Digital media licenses, along with an electronic copy of the digital media, are distributed by a network of retailers using a license and distribution management infrastructure provided by a central licensing server. Each of the retailers has its own independent library or catalog of digital media from which users can select digital media licenses for purchase. Data records relating to the digital media licenses are stored in a central database associated with the central licensing server. These data records, for example, identify which digital media files each user is licensed to access and use. Users can purchase licenses to media files from one or more of the retailers and have a centrally managed database identifying all of the licensed media files.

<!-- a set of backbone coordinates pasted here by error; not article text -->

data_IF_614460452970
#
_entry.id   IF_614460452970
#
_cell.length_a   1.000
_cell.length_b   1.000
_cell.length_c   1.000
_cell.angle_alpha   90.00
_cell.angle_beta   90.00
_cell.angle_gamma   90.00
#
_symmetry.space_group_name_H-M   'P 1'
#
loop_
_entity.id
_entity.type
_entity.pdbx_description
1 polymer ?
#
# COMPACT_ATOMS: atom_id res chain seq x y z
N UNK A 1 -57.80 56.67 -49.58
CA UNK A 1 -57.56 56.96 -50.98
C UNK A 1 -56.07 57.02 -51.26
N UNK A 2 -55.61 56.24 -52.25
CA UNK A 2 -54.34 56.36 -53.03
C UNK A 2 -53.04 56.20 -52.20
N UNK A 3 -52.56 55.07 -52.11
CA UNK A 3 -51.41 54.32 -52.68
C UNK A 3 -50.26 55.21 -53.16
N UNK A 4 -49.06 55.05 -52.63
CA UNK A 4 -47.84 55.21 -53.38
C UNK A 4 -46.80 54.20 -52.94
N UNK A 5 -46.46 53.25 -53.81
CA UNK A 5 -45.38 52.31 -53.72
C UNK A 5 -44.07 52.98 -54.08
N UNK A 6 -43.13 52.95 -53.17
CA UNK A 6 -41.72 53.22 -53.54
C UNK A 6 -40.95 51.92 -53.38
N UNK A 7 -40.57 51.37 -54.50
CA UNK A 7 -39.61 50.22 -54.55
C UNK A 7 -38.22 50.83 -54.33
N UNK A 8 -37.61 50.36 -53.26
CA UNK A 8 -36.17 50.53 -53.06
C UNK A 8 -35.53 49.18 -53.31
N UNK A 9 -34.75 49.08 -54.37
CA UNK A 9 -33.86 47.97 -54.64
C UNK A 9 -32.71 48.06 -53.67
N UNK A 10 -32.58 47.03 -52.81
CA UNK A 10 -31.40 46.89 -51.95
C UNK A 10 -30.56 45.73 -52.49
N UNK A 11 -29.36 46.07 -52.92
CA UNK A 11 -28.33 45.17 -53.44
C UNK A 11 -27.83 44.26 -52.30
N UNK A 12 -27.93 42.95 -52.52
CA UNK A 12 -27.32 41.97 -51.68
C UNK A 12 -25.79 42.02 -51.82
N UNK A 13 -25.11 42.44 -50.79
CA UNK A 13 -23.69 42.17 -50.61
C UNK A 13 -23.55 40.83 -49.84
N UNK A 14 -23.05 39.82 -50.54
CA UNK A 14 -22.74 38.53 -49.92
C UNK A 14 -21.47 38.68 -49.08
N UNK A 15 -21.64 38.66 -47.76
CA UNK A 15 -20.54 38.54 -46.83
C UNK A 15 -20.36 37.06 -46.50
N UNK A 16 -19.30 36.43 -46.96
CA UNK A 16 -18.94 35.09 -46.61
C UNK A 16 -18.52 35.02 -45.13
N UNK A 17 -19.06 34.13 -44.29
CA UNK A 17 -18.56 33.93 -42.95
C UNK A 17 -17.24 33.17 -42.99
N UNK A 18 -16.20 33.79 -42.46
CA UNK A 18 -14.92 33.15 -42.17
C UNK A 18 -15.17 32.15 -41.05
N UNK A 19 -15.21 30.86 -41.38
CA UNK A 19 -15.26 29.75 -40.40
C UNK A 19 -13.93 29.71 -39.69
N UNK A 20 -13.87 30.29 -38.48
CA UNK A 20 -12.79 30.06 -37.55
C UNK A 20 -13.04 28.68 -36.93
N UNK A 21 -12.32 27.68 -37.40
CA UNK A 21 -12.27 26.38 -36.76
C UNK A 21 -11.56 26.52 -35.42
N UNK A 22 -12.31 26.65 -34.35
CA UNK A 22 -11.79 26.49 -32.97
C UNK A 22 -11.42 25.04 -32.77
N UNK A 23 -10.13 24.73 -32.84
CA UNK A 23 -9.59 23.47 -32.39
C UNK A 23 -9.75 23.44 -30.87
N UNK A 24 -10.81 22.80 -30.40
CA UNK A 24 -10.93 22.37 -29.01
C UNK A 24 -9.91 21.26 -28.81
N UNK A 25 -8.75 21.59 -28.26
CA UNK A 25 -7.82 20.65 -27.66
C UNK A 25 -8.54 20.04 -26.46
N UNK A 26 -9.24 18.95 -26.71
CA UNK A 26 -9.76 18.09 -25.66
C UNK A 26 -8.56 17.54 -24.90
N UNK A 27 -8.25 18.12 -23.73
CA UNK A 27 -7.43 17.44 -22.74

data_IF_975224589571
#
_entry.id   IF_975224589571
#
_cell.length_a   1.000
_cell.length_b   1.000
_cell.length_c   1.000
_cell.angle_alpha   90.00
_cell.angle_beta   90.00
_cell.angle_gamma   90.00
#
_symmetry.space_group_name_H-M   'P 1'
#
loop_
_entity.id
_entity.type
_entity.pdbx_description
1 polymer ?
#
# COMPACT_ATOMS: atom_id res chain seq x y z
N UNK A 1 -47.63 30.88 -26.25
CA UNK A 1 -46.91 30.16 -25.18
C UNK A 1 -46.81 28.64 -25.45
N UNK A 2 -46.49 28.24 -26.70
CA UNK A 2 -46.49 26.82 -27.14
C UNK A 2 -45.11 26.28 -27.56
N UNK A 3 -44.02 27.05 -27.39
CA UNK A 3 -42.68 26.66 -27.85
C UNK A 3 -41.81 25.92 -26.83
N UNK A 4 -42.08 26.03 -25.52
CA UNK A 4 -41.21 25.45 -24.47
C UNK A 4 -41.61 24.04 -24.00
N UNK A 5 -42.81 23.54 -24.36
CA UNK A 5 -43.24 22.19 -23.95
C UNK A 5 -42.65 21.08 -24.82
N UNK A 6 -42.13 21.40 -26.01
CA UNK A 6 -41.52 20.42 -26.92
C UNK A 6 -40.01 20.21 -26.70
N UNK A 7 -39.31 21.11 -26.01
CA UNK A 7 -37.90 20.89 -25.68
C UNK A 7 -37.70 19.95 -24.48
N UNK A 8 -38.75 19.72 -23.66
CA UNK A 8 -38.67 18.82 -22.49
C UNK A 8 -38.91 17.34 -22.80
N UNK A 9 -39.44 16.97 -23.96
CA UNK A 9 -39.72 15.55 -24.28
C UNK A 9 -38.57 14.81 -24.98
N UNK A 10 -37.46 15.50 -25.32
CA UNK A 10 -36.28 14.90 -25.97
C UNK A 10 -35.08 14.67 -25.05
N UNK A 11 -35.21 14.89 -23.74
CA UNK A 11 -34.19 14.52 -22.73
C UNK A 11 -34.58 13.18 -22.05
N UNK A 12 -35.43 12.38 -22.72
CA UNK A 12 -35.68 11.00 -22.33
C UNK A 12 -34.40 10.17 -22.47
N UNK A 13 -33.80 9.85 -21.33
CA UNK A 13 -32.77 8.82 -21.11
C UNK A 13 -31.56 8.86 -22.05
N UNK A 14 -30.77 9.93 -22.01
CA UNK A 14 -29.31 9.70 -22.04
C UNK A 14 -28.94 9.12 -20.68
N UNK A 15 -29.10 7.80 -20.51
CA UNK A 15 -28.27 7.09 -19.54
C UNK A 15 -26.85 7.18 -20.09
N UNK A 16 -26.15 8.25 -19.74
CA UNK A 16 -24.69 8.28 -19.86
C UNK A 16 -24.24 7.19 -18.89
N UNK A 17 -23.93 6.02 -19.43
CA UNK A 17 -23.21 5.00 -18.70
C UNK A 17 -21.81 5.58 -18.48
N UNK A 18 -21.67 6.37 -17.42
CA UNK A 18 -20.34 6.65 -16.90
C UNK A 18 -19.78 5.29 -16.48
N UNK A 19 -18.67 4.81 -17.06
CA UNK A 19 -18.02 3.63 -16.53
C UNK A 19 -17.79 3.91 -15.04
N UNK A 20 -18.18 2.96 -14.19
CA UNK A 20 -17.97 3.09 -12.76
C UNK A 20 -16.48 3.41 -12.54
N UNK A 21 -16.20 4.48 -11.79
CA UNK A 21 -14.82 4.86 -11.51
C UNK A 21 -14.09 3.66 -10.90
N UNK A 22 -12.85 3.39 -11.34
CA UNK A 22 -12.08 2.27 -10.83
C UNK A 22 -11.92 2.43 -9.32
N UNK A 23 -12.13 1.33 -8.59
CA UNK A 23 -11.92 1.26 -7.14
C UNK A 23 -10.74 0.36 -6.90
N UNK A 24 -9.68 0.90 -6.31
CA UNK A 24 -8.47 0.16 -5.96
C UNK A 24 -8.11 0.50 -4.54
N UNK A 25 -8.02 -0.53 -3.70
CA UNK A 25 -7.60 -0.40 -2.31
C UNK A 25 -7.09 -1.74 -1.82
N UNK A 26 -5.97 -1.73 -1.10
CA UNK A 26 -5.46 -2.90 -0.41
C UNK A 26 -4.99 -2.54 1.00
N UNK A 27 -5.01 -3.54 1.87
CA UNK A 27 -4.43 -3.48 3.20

Typically, each retailer has an independent authentication procedure that uses retailer-specific user name and password for each user. In addition, each user has a separate user name and password for accessing the user's data records maintained by the central licensing server. By associating each of the retailer-specific user names with the user name for the central licensing server, digital media licenses that are purchased through the retailers can be recorded in the central license database. In some implementations, such an association may be required, for example, to implement a security mechanism that allows users to access or use the digital media files for which they have purchased licenses. Each retailer can be provided with proxy access to the digital media license database, for example, to enable the retailer to display the user's own library of media file licenses to the user.